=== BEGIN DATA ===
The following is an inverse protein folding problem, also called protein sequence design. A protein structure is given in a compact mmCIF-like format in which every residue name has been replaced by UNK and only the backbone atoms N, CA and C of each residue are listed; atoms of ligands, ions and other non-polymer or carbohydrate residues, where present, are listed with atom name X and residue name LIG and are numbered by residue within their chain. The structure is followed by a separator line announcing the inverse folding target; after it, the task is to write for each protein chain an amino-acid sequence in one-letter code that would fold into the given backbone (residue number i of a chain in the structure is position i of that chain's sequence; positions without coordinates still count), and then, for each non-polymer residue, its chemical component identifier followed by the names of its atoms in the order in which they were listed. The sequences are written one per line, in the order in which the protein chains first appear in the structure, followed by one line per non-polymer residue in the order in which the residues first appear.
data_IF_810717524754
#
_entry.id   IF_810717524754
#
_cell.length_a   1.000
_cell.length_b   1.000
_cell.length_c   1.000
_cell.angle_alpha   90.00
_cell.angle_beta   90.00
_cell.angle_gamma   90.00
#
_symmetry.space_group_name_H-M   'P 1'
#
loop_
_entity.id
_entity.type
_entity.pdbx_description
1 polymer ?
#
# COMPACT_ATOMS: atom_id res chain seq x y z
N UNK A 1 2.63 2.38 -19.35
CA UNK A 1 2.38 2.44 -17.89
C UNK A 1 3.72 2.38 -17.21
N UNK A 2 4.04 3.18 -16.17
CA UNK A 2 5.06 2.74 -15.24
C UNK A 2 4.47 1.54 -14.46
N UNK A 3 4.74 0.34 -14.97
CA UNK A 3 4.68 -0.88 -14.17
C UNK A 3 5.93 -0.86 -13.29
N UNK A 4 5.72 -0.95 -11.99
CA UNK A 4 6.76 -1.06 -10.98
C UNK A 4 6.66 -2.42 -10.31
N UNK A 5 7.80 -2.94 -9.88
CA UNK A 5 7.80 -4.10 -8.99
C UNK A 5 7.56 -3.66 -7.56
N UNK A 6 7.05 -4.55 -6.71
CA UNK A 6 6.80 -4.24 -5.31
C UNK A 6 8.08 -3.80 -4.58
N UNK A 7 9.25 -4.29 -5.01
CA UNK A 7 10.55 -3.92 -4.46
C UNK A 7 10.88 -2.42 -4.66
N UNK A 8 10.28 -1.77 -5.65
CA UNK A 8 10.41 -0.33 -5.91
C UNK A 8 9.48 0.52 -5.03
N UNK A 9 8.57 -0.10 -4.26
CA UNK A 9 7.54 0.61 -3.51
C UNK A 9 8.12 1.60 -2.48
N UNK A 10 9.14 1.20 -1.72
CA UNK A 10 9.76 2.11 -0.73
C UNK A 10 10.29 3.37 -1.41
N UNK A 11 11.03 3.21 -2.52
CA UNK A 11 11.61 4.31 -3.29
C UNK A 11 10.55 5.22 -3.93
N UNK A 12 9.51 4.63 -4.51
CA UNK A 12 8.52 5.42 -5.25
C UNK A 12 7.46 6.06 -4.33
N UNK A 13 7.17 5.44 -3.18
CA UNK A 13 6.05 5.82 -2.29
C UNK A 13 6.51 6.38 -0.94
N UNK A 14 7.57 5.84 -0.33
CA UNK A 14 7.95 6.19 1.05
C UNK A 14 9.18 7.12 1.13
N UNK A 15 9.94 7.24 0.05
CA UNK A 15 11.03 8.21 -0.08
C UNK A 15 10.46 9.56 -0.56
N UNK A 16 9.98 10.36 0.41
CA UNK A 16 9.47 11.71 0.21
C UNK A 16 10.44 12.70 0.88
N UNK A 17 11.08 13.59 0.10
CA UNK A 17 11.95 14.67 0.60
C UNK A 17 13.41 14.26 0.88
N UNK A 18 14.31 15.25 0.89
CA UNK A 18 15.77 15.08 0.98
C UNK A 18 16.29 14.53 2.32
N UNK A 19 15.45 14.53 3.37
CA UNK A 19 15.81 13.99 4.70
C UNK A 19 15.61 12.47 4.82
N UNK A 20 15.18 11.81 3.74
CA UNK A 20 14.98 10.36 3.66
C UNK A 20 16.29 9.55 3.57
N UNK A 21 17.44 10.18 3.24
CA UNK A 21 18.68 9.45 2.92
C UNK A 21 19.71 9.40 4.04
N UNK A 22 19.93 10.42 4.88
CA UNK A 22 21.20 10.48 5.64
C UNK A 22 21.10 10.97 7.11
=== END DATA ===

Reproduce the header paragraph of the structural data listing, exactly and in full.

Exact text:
The following is an inverse protein folding problem, also called protein sequence design. A protein structure is given in a compact mmCIF-like format in which every residue name has been replaced by UNK and only the backbone atoms N, CA and C of each residue are listed; atoms of ligands, ions and other non-polymer or carbohydrate residues, where present, are listed with atom name X and residue name LIG and are numbered by residue within their chain. The structure is followed by a separator line announcing the inverse folding target; after it, the task is to write for each protein chain an amino-acid sequence in one-letter code that would fold into the given backbone (residue number i of a chain in the structure is position i of that chain's sequence; positions without coordinates still count), and then, for each non-polymer residue, its chemical component identifier followed by the names of its atoms in the order in which they were listed. The sequences are written one per line, in the order in which the protein chains first appear in the structure, followed by one line per non-polymer residue in the order in which the residues first appear.